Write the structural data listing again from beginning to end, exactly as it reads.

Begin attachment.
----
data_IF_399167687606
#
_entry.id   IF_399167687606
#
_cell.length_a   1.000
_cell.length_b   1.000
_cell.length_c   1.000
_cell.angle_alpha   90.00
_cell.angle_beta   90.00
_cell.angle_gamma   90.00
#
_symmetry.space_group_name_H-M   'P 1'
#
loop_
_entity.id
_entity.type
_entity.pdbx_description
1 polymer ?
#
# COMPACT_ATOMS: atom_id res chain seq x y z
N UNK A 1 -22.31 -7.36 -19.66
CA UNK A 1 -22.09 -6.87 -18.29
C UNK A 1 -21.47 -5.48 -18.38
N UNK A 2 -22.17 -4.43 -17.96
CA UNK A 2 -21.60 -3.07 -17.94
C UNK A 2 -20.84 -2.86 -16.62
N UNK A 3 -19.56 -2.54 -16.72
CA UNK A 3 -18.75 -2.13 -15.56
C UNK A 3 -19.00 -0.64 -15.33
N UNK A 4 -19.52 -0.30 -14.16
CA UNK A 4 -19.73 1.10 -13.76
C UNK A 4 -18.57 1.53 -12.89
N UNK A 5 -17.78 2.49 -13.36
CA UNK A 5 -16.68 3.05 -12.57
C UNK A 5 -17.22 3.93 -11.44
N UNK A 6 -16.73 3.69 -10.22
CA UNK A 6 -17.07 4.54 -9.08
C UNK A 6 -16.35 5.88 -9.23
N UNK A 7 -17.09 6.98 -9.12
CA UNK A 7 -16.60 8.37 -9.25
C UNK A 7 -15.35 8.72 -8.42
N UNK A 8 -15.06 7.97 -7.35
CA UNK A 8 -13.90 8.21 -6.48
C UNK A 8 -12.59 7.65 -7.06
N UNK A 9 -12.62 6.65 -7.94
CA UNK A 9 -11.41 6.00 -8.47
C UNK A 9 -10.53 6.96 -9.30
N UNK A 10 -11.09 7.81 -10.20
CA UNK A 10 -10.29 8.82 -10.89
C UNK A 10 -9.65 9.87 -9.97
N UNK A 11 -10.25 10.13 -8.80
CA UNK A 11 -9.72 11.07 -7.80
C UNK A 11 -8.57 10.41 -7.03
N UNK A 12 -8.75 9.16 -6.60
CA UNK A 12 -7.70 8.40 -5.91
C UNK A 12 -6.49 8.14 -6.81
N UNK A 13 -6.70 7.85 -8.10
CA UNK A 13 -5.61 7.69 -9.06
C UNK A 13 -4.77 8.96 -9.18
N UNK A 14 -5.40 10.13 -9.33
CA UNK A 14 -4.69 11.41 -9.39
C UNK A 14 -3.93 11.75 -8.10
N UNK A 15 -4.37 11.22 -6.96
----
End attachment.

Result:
data_IF_399167687606
#
_entry.id   IF_399167687606
#
_cell.length_a   1.000
_cell.length_b   1.000
_cell.length_c   1.000
_cell.angle_alpha   90.00
_cell.angle_beta   90.00
_cell.angle_gamma   90.00
#
_symmetry.space_group_name_H-M   'P 1'
#
loop_
_entity.id
_entity.type
_entity.pdbx_description
1 polymer ?
#
# COMPACT_ATOMS: atom_id res chain seq x y z
N UNK A 1 -22.31 -7.36 -19.66
CA UNK A 1 -22.09 -6.87 -18.29
C UNK A 1 -21.47 -5.48 -18.38
N UNK A 2 -22.17 -4.43 -17.96
CA UNK A 2 -21.60 -3.07 -17.94
C UNK A 2 -20.84 -2.86 -16.62
N UNK A 3 -19.56 -2.54 -16.72
CA UNK A 3 -18.75 -2.13 -15.56
C UNK A 3 -19.00 -0.64 -15.33
N UNK A 4 -19.52 -0.30 -14.16
CA UNK A 4 -19.73 1.10 -13.76
C UNK A 4 -18.57 1.53 -12.89
N UNK A 5 -17.78 2.49 -13.36
CA UNK A 5 -16.68 3.05 -12.57
C UNK A 5 -17.22 3.93 -11.44
N UNK A 6 -16.73 3.69 -10.22
CA UNK A 6 -17.07 4.54 -9.08
C UNK A 6 -16.35 5.88 -9.23
N UNK A 7 -17.09 6.98 -9.12
CA UNK A 7 -16.60 8.37 -9.25
C UNK A 7 -15.35 8.72 -8.42
N UNK A 8 -15.06 7.97 -7.35
CA UNK A 8 -13.90 8.21 -6.48
C UNK A 8 -12.59 7.65 -7.06
N UNK A 9 -12.62 6.65 -7.94
CA UNK A 9 -11.41 6.00 -8.47
C UNK A 9 -10.53 6.96 -9.30
N UNK A 10 -11.09 7.81 -10.20
CA UNK A 10 -10.29 8.82 -10.89
C UNK A 10 -9.65 9.87 -9.97
N UNK A 11 -10.25 10.13 -8.80
CA UNK A 11 -9.72 11.07 -7.80
C UNK A 11 -8.57 10.41 -7.03
N UNK A 12 -8.75 9.16 -6.60
CA UNK A 12 -7.70 8.40 -5.91
C UNK A 12 -6.49 8.14 -6.81
N UNK A 13 -6.70 7.85 -8.10
CA UNK A 13 -5.61 7.69 -9.06
C UNK A 13 -4.77 8.96 -9.18
N UNK A 14 -5.40 10.13 -9.33
CA UNK A 14 -4.69 11.41 -9.39
C UNK A 14 -3.93 11.75 -8.10
N UNK A 15 -4.37 11.22 -6.96